The “Tebbit test” is a phrase from a lost era, like “Iraqi WMD”. Its inventor, Norman Tebbit, was a rightwing British Conservative politician (portrayed on the satirical television programme Spitting Image as an elderly skinhead). In 1990, Tebbit grumbled to the Los Angeles Times: “A large proportion of Britain’s Asian population fail to pass the cricket test. Which side do they cheer for? It’s an interesting test. Are you still harking back to where you came from or where you are?”

The “cricket test” passed into the language as the “Tebbit test”: a bizarre method for testing national loyalty. Tebbit reheated it after British suicide bombers of Pakistani origin struck London in July 2005. The horror could have been prevented, he said, “if people had listened to me”.

 Malevolent as his test was, Tebbit was on to something. When he mooted it in 1990, the cold war was just ending, and with it decades of conflicts between communism and the west. Since then conflicts have tended to be ethnic. Whether in Iraq or bilingual Belgium, multicultural Britain or Sudan, people now worry about nations splitting into their ethnic components. In all these places, Tebbit’s question matters: who supports the national team? 

Of course, he chose the wrong sport. Today national feelings usually focus
on the national football team. But by applying the Tebbit test to football in
a few countries, we can see its limits and its merits. 

The Tebbit test must have inspired “57 per cent Irish”, a short story in Roddy Doyle’s new collection, Deportees. In it, the young researcher Ray devises a test to measure people’s levels of Irishness. It is targeted at Ireland’s new immigrants, one of whom, a tough Russian nicknamed “Stalin”, is Ray’s girlfriend.

Ray’s subjects watch a DVD of
Irish scenes while he measures their emotional reactions. Which scenes? Various tenors, the Pope’s mass in Galway, Best of Eurovision, an Irish porn star, and obviously Robbie Keane’s goal for Ireland against Germany in the 2002 World Cup.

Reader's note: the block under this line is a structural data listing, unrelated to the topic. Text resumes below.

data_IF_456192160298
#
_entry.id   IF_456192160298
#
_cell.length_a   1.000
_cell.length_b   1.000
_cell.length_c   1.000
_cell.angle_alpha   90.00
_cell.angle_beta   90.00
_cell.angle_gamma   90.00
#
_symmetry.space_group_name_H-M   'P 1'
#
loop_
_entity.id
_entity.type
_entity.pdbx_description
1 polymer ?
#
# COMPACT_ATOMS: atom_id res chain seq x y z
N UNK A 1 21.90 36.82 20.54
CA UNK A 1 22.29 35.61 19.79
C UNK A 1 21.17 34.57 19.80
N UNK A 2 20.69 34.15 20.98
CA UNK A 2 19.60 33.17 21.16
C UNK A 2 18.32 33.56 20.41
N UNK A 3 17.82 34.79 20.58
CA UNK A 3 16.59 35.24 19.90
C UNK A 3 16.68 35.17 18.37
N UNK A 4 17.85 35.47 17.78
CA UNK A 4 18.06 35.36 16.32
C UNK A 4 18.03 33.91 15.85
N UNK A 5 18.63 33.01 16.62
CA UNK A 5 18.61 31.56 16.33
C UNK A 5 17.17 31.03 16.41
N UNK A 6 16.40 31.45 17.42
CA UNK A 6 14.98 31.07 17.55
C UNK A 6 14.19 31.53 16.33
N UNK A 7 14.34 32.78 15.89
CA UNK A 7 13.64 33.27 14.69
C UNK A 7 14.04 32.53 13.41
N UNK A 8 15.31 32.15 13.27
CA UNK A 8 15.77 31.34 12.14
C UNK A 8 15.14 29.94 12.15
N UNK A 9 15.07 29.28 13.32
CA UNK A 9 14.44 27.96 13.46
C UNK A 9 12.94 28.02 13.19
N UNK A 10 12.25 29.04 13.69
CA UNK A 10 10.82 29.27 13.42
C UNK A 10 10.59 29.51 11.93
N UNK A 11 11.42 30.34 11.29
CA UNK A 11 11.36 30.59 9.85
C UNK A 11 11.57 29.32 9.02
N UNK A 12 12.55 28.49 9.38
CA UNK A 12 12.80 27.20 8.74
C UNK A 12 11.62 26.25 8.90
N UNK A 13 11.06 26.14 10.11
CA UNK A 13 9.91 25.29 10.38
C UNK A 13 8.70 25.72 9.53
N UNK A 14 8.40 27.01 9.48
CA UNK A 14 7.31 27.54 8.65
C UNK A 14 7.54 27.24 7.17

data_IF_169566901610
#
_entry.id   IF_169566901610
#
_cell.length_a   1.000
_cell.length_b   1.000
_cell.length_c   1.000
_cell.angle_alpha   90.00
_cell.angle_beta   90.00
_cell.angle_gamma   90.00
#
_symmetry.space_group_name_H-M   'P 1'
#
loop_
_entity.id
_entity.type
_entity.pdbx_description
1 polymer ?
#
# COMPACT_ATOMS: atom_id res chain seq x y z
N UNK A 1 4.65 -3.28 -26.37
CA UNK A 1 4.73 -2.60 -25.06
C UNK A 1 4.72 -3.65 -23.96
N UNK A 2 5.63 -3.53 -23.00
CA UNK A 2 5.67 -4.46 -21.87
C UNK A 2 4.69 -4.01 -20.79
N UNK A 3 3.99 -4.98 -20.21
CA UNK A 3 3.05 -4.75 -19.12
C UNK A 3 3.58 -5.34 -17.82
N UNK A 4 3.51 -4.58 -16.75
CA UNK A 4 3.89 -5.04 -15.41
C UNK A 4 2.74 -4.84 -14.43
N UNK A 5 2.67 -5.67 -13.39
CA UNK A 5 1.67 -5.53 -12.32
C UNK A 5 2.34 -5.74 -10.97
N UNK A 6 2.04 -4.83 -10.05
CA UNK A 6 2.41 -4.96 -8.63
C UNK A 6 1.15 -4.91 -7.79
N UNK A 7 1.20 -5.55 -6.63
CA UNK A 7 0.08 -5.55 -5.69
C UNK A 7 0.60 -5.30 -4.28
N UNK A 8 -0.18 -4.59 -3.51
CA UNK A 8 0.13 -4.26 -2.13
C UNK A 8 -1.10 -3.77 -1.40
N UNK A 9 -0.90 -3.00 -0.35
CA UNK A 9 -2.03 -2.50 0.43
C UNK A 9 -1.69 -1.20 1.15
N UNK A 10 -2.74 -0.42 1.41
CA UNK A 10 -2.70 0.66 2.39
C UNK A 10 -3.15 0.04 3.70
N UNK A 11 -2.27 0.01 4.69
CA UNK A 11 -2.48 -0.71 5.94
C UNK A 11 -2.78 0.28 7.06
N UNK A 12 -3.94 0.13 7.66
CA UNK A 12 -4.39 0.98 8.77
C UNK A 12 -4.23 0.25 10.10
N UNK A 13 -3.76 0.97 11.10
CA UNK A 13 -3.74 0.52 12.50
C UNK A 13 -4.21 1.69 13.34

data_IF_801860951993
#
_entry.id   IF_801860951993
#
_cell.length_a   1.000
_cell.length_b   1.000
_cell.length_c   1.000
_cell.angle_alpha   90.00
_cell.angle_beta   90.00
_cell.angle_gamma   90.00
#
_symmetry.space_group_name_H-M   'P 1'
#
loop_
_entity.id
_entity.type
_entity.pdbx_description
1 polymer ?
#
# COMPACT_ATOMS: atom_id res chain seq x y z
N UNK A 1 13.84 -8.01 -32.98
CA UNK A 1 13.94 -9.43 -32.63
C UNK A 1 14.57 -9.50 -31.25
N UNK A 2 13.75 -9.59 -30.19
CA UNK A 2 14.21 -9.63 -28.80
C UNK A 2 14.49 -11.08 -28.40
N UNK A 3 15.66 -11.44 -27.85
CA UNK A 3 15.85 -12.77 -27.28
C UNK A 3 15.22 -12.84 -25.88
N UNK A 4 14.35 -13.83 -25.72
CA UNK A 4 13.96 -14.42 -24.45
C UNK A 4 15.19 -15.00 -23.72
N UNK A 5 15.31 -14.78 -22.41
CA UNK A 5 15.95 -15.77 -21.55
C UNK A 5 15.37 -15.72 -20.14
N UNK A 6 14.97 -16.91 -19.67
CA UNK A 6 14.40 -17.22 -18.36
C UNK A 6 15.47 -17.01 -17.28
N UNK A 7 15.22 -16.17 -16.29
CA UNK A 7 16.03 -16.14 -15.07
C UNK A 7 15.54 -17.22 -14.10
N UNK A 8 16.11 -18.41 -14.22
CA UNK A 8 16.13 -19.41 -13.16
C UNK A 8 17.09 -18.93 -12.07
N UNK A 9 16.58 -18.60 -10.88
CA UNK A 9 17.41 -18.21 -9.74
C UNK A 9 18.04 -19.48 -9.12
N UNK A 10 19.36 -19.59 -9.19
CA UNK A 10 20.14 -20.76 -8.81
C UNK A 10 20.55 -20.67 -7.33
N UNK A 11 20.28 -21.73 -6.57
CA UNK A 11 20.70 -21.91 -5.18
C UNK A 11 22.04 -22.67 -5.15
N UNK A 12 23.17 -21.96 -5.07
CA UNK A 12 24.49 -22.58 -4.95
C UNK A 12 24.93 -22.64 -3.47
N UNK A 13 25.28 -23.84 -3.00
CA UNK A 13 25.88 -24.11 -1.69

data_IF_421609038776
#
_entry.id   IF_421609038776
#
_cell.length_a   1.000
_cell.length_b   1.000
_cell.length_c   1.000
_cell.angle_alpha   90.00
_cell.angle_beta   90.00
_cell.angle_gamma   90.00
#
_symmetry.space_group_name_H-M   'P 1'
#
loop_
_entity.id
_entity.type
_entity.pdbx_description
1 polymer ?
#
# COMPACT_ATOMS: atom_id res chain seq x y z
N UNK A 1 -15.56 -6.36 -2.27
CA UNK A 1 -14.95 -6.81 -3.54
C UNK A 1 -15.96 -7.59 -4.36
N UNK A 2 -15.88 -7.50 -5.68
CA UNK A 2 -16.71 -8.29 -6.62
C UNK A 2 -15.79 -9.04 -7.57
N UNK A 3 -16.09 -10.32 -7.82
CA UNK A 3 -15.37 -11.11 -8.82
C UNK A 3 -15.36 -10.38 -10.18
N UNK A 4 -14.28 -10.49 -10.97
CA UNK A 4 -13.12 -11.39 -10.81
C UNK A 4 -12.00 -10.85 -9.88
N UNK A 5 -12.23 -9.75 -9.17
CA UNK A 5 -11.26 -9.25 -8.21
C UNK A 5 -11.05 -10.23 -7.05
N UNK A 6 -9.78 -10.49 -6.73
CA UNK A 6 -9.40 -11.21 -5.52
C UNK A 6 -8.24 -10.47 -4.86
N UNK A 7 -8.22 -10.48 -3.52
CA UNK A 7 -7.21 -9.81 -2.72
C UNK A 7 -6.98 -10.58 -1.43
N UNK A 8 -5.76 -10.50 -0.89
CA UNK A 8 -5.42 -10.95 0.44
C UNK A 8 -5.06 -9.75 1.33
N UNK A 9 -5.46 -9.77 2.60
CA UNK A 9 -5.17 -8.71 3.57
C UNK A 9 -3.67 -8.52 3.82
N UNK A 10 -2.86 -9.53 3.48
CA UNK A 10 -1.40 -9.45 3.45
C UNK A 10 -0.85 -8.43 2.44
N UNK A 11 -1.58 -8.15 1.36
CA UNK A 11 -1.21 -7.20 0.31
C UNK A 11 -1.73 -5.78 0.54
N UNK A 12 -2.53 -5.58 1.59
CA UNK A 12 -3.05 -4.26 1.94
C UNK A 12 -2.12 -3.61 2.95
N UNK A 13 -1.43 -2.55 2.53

After three years, Ray realises that “his work was rubbish”. “His only honest conclusion, not in the official version, was that women didn’t fancy Robbie Keane but they loved the way
he celebrated.”

Certainly the Tebbit test crumbles when applied to immigrants. I used to know a South African immigrant in London whose innate misanthropy had been enhanced by reaching his 90s and living alone with a bottle of whisky. Among his last remaining pleasures were England’s defeats in sport. “Not a bad week. They lost at rugby, cricket and football,” he would croak. (Many years earlier, a surgeon had accidentally sliced through his larynx).

The “anyone but England” philosophy is common among sports-loving immigrants in Britain. Nonetheless this man lived in London for about 70 years, paying taxes, reading Jane Austen, and never, as far as I know, committing terrorism.

Another flaw in the Tebbit test, notes the American-British cricket writer
Mike Marqusee in his book Anyone But England, is that many people have multiple ethnic identities. We support more than one team. This was made visual in June when Holland’s under-21s became European football champions, and several players, whose origins were in Surinam in the Caribbean, ran around waving the Surinamese flag.

The “Tebbit test” is more useful when it comes to determining whether
a nation-state has any emotional reason to exist. Take Belgium, now flirting with break-up into Dutch-speaking Flanders and Francophone Wallonia. Yves Leterme, who hopes to become Belgium’s prime minister if it can form another government, has mused that Walloons lack intellect, that Belgium is “a little accident of history”, and that Flemings and Walloons share only
“the king, the football team, and a couple of types of beer”.

Even this modest list is probably too long. The Flemish separatist Bart de Wever retorted: “Ten years ago Belgium had a football team, the monarchy, Brussels and the Belgian franc.
Today Brussels is the last obstacle.”

The fact is that few Belgians any longer watch their appalling football team. In 1999, the side toured Asia accompanied by a solitary fan. For a while this year no Flemish TV channel would even buy the rights to Belgium’s matches. A nation without a national team is hardly a nation. Spain scores only marginally higher on the Tebbit test: the national team is televised but, because of strong regional sentiments, few Spaniards watch.

Iraq, strangely, is a more hopeful case. When its team won the Asian Cup in July, thousands of people braved suicide bombers and recreational gunfire to celebrate outside. Some revived a traditional chant: “Here we are Sunni – yah!
Here we are Shiite – yah! Bring us happiness, sons of Iraq!” Even Kurdish crowds waved the Iraqi flag. It turned out that Iraqi nationalism does exist.

Some commentators thought football might save the country by uniting Iraqis. That was foolish. History is made by men with guns or men in suits, not by men in shorts. Football doesn’t change anything. It just sometimes reveals something about national belonging. Yet that too is useful.
Next January, when Sudan play in the African Nations Cup after a 32-year absence, we should apply the Tebbit test. If anyone in Darfur watches the football, the Sudanese nation might just have a future.

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